Life is easy. Comedy is hard. That’s an old saying that brings to mind many exceptions wherein comedy is easy but life is hard.  Think of Robin Williams, the funniest guy around.  Just looking at him can make an audience smile.  “Good Morning Vietnam.”  “Mrs. Doubtful.”  And no slouch at serious stuff either. Yet he hanged himself.  Now think of Anthony Bourdain.  Not a comic, though many of his episodes are humorous.  Had lunch with President Obama.  Had a job to die for, traveling the world, eating up a storm. Top rated shown on CNN.  He hanged himself as well.  What does this show?  Simply that you never go what’s going on in private lives.  Actors and comedians who are exuberant on stage are melancholic or downright depressed off, which may be why so many have been addicted to hard drugs.

Now think of Gilda Radner.  She was a charter member of Saturday Night Live.  She was as popular with the stars as she was with her audiences, dating many, until she went head over heels for Gene Wilder, the true love of her life.  Yet she had eating problems, her weight disappearing below the 100 pounds mark.  She was finally rescued by Wilder, who got her interested in again, which by extension could mean that people who starve themselves are missing something important in their lives, or rather, someone important.

Lisa D’Apolito, who appeared once as an actress in “Goodfellas” heads off into directing territory in her freshman work, “Love, Gilda” is not shy of depicting the sadness in the comic’s life, ending with Gilda Radner’s death from ovarian cancer at the age of forty-three.  Most of the doc, which features Radner in a number of funny characterizations, is a joy to watch.  We can see how Radner, one of the great funny people of a past generation brought up on the beginnings of SNL (Saturday Night Live), notes that the best way to cover up sadness is with comedy, just as a good laugh by any of us can dispel a host of demons.  She loved her audiences, whether putting on a one-woman show on Broadway (we see a full house, orchestra, balcony, second tier and above) giving her a standing ovation, one which must have gone far in giving Radner confidence given her fear that an audience on the Great White Way might be bored without a full cast.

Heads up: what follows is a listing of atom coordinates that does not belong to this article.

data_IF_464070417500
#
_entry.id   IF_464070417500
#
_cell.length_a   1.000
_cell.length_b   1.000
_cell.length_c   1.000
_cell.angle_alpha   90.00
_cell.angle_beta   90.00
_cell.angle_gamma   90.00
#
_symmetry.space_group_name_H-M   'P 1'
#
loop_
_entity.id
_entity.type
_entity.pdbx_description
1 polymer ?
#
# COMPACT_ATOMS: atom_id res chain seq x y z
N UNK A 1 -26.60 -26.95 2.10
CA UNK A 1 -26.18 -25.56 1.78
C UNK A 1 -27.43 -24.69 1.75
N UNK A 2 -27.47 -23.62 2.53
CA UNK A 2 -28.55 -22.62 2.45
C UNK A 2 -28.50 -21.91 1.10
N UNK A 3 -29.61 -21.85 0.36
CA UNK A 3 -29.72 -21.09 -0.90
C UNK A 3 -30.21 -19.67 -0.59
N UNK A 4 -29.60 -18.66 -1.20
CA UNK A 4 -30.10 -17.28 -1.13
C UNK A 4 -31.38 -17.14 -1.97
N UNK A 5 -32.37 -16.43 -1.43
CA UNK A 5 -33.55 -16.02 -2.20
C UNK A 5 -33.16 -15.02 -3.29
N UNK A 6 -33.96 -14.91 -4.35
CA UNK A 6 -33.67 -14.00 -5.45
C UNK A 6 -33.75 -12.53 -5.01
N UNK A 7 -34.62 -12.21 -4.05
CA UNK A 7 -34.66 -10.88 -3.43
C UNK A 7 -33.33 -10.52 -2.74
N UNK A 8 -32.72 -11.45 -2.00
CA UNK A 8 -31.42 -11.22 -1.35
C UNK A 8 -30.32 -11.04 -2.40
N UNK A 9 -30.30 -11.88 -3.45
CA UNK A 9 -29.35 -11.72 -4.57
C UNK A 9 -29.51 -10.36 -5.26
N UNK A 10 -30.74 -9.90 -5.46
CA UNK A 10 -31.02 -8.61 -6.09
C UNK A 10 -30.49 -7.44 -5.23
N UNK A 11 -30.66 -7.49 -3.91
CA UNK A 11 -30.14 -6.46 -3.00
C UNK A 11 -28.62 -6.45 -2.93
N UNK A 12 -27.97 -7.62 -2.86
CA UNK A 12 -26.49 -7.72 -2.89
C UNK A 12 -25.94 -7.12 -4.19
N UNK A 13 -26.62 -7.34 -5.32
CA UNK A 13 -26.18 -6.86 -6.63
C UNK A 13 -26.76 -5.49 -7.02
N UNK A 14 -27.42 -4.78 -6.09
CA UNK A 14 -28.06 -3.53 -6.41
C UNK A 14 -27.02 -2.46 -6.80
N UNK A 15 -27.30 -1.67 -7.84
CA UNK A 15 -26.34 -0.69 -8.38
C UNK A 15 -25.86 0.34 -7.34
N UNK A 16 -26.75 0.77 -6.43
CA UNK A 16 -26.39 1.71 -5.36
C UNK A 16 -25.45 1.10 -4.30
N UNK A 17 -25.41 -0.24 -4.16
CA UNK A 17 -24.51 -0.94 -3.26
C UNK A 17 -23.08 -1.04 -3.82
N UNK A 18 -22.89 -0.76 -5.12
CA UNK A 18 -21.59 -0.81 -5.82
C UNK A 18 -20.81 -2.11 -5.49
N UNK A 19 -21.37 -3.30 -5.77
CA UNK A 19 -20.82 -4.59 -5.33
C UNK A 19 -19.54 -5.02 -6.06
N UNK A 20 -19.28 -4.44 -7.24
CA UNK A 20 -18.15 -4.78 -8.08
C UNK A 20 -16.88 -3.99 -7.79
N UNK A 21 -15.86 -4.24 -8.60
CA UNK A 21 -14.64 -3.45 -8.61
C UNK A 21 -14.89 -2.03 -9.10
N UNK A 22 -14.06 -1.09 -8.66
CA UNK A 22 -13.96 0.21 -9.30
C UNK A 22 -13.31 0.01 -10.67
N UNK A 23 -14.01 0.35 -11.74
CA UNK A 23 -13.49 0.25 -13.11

The talking heads are folks familiar to most of us, at least to those above the age of twelve, their
commentary woven well into the story so we do not have to face the prospect of watching guys sitting in their chairs and pontificating.  The movie is loaded with clips of the title character in a variety of shows as the marionette wife of the fictitious Howdy Doody; as the bimbo-ish Roseanne
Roseannadanna; as the woman who gets fired from her job in a burger joint because customers did not  like a sample  of her abundant  hair with their fries.

Director D’Apolito finds that Rander’s lifelong melancholy may have been caused in her youth at the death of her father who died  while she was still young, the man who encouraged her pantomime without which she may have become an office worker or a nurse, catering to a relatively small group of people rather than to the tens of millions who watched her on TV and in the theaters.  Archival films show her to be a girl who refused to take life seriously, to laugh because it lightened her spirit and because she would do anything to make others laugh as well.

The film opened the 2018 Tribeca Film Festival, perhaps because it was the ideal pick in which forty-six percent of the films are directed by women.

86 minutes.  © 2018 by Harvey Karten, Member, New York Film Critics Online

Story – B+
Acting – B+
Technical – B
Overall – B+